Monday, March 13, 2017


Paul Ryan just wants you to have the freedom to drop dead.
House Speaker Paul D. Ryan (R-Wis.) said Sunday that he doesn’t know how many Americans would lose coverage under his proposal to revise the Affordable Care Act, which is under fire from fellow Republicans, AARP and virtually every sector of the U.S. health-care industry.

“I can’t answer that question,” Ryan said in an appearance on CBS’s “Face the Nation.”

“It’s up to people,” he said. “Here’s the premise of your question: Are you going to stop mandating people buy health insurance? People are going to do what they want to do with their lives because we believe in individual freedom in this country.”
It's up to you. You can choose the live saving cancer treatments, or you can have your 218 iPhones.  That's what America is all about. Ryan says this is about freeing us from the yoke of the individual mandate. But actually he means to replace it with one that insurance companies can collect on.
The individual mandate — the loathed requirement that nearly everyone get health insurance or pay a penalty — would be eliminated in the GOP repeal bill introduced Monday. But House Republicans have come up with their own cudgel to compel healthy Americans to purchase coverage, with the goal of offsetting the costs of insuring sicker patients.

Their plan would require individuals to maintain “continuous coverage” — or pay a penalty. People who let their coverage lapse would face a 30 percent surcharge on their monthly premiums for one year when they next buy coverage. The idea, like Obamacare's individual mandate, is to prevent people from purchasing insurance only after they get sick.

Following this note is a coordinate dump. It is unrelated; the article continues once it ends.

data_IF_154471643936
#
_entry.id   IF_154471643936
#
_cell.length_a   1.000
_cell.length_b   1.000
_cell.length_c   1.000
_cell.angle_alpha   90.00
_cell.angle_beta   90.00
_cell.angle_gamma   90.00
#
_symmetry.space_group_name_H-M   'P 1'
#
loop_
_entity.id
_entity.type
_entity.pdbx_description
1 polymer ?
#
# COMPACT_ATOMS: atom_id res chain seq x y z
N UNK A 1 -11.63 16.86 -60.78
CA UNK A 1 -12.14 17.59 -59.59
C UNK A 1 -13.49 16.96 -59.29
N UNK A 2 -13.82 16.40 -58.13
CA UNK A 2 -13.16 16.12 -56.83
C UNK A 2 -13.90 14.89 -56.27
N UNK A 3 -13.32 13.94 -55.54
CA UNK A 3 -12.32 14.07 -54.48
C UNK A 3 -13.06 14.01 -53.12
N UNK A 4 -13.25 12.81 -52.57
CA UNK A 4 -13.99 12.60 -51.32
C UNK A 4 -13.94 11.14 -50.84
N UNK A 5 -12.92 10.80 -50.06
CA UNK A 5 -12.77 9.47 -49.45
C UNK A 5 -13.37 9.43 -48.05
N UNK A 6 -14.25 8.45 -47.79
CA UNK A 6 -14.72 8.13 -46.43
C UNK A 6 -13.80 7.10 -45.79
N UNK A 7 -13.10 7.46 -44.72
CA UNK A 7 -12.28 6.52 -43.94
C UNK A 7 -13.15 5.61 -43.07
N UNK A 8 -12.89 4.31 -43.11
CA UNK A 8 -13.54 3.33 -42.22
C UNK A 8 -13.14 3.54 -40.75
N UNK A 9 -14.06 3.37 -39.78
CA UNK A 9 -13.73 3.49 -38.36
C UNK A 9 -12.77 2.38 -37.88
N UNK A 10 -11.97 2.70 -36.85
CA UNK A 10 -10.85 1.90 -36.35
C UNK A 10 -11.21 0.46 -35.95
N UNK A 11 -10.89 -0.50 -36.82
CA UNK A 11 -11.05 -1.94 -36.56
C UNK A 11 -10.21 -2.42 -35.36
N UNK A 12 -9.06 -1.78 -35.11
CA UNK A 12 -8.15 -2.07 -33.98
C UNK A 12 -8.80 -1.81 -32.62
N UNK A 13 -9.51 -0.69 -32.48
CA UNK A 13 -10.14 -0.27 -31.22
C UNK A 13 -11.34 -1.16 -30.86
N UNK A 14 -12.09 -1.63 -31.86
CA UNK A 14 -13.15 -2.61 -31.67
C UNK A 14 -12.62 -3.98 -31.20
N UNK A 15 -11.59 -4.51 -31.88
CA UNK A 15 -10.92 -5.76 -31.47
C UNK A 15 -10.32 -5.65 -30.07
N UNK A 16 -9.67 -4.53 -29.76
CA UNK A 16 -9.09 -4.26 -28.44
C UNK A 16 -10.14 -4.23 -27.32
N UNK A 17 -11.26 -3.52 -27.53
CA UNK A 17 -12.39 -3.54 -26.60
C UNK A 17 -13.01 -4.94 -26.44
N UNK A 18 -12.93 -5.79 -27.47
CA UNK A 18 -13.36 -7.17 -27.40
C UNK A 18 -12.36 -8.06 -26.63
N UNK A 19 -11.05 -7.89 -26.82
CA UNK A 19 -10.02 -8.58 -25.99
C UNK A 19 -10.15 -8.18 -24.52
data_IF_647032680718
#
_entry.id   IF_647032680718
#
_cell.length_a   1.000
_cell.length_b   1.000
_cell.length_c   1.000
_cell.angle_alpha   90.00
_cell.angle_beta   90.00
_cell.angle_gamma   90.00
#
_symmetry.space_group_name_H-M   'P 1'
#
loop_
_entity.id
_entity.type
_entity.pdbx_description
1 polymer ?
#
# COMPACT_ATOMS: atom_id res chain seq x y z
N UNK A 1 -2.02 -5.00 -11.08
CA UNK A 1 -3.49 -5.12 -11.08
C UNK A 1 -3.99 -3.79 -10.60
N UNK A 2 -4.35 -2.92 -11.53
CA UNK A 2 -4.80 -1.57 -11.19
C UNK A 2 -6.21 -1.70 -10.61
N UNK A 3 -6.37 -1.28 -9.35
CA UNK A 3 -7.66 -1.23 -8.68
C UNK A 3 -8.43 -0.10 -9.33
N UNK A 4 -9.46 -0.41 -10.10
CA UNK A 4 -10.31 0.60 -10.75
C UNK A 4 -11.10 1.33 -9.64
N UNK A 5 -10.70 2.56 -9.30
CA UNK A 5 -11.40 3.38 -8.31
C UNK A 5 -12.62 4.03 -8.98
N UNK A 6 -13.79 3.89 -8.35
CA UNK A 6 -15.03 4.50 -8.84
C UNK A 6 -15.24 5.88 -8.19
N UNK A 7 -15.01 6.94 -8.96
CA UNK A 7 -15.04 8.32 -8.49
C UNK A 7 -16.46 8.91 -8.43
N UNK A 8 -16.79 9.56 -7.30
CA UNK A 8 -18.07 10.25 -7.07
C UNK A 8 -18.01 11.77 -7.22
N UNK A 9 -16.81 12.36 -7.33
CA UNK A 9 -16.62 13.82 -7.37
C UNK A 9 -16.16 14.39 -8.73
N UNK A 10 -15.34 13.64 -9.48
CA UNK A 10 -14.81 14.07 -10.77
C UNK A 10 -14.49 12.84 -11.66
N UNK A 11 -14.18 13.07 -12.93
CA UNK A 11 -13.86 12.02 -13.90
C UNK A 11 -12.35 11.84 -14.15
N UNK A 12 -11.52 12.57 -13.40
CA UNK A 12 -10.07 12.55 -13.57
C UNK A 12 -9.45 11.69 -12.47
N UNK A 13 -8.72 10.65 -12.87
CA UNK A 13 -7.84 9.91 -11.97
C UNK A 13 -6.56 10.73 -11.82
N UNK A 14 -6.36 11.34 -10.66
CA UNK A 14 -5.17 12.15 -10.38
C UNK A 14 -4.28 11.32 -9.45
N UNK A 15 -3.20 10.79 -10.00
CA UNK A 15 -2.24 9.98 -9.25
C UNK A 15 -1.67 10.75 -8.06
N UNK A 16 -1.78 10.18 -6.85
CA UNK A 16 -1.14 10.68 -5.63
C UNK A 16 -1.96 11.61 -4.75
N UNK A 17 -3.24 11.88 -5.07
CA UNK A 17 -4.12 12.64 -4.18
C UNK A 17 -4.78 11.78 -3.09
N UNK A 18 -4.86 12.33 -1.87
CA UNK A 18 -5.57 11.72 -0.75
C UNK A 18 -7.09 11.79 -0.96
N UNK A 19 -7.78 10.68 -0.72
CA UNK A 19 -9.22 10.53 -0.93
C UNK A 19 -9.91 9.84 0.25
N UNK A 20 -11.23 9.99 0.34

I do not know if you can get out of it by buying your insurer an iPhone. I am amused, in the meantime, about the ongoing parlor game over guessing whether the "principled conservatives" in the congress will sink the repeal over issues they may pretend to have with these replacement bills.

Of course Republicans will pass the repeal. Why? Because it does the one thing they actually care about
Two of the biggest tax cuts in Republican proposals to repeal the Affordable Care Act would deliver roughly $144 billion over the coming decade to those with incomes of $1 million or more, according to a congressional analysis.

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